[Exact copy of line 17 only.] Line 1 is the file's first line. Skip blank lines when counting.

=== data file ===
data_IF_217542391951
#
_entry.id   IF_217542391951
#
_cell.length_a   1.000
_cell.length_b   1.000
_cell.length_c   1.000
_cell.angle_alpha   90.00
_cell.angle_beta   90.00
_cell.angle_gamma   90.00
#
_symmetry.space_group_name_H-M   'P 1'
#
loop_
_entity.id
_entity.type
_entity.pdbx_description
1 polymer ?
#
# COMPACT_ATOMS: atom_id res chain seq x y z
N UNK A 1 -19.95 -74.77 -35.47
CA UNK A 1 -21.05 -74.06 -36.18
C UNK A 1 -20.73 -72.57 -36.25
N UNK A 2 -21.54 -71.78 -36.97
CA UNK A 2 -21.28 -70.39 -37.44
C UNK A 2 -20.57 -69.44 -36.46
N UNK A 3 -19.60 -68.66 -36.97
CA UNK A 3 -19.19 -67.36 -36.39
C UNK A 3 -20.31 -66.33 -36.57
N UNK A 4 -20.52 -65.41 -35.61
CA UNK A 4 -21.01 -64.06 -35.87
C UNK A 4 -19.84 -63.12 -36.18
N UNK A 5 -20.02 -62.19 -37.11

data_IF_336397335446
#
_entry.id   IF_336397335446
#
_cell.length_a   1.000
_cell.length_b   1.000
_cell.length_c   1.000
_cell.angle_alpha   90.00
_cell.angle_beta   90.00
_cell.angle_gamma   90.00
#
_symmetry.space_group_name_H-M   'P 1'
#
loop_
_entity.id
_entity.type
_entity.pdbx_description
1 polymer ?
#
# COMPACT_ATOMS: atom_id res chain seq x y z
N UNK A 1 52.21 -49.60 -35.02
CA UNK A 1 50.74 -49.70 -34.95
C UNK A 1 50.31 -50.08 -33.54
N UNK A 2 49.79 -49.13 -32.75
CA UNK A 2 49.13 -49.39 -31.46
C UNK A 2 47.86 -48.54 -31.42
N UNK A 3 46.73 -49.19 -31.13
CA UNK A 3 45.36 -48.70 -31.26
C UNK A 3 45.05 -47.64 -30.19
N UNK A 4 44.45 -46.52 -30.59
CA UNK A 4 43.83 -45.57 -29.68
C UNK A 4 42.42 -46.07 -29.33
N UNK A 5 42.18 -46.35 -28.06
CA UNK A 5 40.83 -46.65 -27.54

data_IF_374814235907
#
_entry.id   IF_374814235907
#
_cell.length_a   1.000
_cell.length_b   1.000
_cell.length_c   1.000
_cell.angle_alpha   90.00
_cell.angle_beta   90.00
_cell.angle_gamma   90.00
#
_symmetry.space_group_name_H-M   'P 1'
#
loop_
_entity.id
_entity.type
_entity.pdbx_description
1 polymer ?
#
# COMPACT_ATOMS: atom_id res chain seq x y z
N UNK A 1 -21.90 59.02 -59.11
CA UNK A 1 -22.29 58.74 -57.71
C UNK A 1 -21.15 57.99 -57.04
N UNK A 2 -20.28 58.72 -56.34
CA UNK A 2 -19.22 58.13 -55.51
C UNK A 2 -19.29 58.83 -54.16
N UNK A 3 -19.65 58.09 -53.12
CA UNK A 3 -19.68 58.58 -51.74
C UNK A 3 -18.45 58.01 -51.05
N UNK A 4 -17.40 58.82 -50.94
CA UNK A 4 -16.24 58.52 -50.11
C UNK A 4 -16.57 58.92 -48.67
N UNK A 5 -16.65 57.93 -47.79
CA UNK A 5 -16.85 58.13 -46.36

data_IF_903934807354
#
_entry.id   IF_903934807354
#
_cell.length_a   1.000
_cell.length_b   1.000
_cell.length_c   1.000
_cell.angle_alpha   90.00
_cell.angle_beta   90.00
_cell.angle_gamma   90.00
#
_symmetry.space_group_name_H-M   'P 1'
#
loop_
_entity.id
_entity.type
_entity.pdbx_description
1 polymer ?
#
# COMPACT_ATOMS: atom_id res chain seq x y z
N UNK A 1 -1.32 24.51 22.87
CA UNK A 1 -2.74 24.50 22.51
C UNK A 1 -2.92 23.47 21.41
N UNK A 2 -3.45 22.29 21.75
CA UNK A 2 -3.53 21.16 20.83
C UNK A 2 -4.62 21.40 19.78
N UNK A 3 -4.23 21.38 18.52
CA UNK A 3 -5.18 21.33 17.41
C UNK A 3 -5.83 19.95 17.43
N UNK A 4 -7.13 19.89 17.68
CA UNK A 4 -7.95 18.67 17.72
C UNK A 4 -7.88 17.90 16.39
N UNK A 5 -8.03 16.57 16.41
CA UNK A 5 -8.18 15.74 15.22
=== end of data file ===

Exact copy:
_entity.pdbx_description